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  • Hardcover
  • $28.99 / $37.50 CAN
  • ISBN 13: 9780465079704

Winner of the 2017 North American Society for Sport History Book Award

Wall Street Journal, David Margolick:
"[An] absorbing and provocative new book... An engrossing and important book."

New York Times
Book Review:

"A rigorously
researched book that gracefully pivots between the world of the ring and
the racial politics of the early '60s."

Washington Post:
"Earnest and...smartly constructed."

National
Review, James Rosen:

"Exhaustively
researched and tautly written, Blood Brothers marks a
milestone in the biographical literature of Malcolm X and Muhammad Ali,
an invaluable addition to our understanding of America in the 1960s. In
all it touches the far-flung but interconnected worlds of
race, religion, politics, sports, cities, organized crime, and the news
media...this sober and detailed book, a dual biography that
alternates between protagonists like a suspense novel, renders profound
service. The authors unearth reams of new evidence, shine light on
long-overlooked episodes, and hack away at the barnacles of mythology,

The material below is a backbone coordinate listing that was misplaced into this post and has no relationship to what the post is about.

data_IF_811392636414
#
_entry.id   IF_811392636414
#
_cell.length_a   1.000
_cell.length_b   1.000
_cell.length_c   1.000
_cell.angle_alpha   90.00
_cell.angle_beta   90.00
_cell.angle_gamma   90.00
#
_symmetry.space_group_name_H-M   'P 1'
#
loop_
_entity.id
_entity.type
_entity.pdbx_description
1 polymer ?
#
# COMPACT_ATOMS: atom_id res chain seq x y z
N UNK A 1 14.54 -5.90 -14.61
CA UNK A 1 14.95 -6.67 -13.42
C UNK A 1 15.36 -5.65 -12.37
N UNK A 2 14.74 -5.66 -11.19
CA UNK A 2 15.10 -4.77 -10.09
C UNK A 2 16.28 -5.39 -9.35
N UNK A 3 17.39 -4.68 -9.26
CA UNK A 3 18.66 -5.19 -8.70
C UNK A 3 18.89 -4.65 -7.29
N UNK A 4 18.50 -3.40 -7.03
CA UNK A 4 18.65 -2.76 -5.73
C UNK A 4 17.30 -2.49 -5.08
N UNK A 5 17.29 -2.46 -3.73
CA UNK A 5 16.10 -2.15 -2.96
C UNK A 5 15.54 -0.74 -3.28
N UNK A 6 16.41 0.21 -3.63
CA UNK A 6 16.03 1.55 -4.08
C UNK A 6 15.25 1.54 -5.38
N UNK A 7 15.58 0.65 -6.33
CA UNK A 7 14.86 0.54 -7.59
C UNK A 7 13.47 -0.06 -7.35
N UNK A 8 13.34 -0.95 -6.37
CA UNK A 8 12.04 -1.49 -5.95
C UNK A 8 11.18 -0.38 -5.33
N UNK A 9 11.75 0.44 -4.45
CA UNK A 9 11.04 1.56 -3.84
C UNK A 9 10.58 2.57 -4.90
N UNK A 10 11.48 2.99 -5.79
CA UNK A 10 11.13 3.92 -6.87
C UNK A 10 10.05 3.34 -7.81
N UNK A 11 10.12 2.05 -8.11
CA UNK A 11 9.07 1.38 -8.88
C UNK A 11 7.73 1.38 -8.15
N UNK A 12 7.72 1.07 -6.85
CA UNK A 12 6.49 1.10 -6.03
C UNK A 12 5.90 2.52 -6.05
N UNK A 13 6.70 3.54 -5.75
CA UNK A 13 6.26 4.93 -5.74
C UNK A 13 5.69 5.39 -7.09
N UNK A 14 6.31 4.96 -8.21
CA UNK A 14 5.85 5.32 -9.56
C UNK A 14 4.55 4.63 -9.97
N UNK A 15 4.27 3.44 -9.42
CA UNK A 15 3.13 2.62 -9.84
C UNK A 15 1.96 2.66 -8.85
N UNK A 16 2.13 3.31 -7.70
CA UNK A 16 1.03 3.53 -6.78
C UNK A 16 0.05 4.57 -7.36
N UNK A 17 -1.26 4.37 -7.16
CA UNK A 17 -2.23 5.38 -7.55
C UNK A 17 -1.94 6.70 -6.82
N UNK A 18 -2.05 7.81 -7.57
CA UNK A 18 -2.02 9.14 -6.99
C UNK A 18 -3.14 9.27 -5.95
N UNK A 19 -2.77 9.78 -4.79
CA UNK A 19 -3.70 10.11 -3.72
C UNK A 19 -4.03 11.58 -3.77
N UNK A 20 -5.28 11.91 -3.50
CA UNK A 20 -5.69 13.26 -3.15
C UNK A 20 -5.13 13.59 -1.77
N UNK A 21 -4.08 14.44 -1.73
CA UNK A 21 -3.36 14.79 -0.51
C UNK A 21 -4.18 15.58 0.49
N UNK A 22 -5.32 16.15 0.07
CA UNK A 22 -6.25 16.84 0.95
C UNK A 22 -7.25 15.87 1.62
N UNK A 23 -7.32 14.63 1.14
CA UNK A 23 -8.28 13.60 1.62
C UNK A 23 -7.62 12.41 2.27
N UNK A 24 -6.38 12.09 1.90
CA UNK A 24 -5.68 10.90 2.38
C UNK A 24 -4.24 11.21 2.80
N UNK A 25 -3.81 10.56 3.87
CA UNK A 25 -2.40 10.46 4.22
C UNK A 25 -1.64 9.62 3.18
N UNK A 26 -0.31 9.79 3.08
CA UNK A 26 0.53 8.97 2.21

thereby giving us the finest portrait yet of the doomed relationship
that transformed Cassius Clay into Muhammad
Ali."

Economist:
"Though their individual
lives have been explored through previous books and movies, Blood Brothers: The Fatal Friendship Between Muhammad Ali and
Malcolm X
delves into the close kinship these men shared, and
the reasons it ultimately fell apart."

Library Journal:
"This book offers a significant contribution to serious studies of Malcolm X, Muhammad Ali, and the Nation of Islam."

New York Post:
The authors give us a thorough examination of the relationship between the two icons in the context of the black experience and the turbulent 1960s. White America blamed Malcolm for Cassius Clay's transformation to Muhammad Ali, but the truth is more complicated, involving the split between Malcolm and the Nation of Islam. We're brought back to the champ's early boxing days and see how the brash Ali whom America came to know developed."